The complex entanglement of Norman Italy and crusading has long underpinned research on the region for the twelfth and thirteenth centuries. This chapter re-examines one notable case of such entanglement: the encounter between the citizens of Messina in Sicily and the Anglo-Norman contingent stationed nearby during the winter of 1190–91 on its journey on the Third Crusade. To date, the scholarship has primarily explored this encounter at Messina from the external perspective presented by the (mostly) Anglo-Norman narratives associated with the crusading parties. This chapter instead examines the encounter from the urban perspective. While the sources offer insight into religious, cultural and Anglo-French tensions, viewed from a different angle and situated alongside other sources, they also allow us to see how these tensions could be shaped by the dynamics of an encounter between an increasingly assertive urban community and powerful external forces. The chapter finds that, while Messina was often a pawn in higher diplomatic struggles, its multicultural urban community, civic autonomy and public ritual all presented a framework within which the crusaders had to be accommodated somehow. Crucially, the fluctuating relationship between precedent and memory played a central formative role: to the Messinesi, the crusaders were prima facie the sort of transient visitors whom they had encountered for decades. In 1190–91, however, the combination of the magnitude, pre-eminence and difference of those visitors also brought a cultural threat which proved volatile at a time when the eyes of the wider Latin Christian world were watching.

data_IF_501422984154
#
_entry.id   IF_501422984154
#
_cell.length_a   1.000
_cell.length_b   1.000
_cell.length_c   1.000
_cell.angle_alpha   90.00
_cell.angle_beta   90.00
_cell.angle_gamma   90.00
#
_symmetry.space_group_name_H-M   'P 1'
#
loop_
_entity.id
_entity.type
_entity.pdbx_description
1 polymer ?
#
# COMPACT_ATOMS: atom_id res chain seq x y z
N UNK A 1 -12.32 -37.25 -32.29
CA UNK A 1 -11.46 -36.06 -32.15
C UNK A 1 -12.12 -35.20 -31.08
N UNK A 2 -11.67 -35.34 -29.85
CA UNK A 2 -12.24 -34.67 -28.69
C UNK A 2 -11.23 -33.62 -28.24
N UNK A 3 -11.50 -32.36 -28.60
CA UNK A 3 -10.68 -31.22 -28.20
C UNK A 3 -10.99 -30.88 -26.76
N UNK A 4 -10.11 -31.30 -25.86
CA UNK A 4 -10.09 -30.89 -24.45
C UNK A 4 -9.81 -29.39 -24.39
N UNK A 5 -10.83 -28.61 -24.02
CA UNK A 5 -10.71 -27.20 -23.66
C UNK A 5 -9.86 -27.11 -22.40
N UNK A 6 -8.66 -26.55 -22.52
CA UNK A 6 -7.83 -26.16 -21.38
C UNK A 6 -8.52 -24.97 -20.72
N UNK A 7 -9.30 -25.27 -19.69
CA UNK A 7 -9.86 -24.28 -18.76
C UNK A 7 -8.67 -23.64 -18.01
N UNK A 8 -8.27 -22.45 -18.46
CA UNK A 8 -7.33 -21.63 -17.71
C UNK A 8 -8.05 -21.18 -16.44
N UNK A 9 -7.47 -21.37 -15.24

A name-list of Sicilian Muslims from the Rollus Rubeus cartulary of Cefalù cathedral
This chapter examines three folios from the ‘Rollus Rubeus’ cartulary of Cefalù in Sicily, held in the Archivio di Stato at Palermo. The 120-page volume was compiled in Latin between 1329 and 1330 by Roger of Mistretta, a scribe from the cathedral church of Holy Saviour. The three folios include a list of eighty-three ‘men’ given to the church by its founder, King Roger II. The Rollus Rubeus name-list not only informs us of the church’s record-keeping practices, but it also makes rare reference to the Muslims’ response of flight, fight or conversion towards the end of their long-running revolts between 1189 and 1246. As a fourteenth-century record of a twelfth-century grant that also refers to calamitous, poorly remembered events in the thirteenth, this in-house recollection is a germane example of historiography in the making. Through its analysis of the list, the chapter provides a clearer view of naming, identity, prosopography, community, occupations and tax obligations, data at the very heart of medieval history and historiography as viewed through a church cartulary of King Roger II’s own foundation, rather than through narratives or charter evidence, with which it can be profitably used in tandem.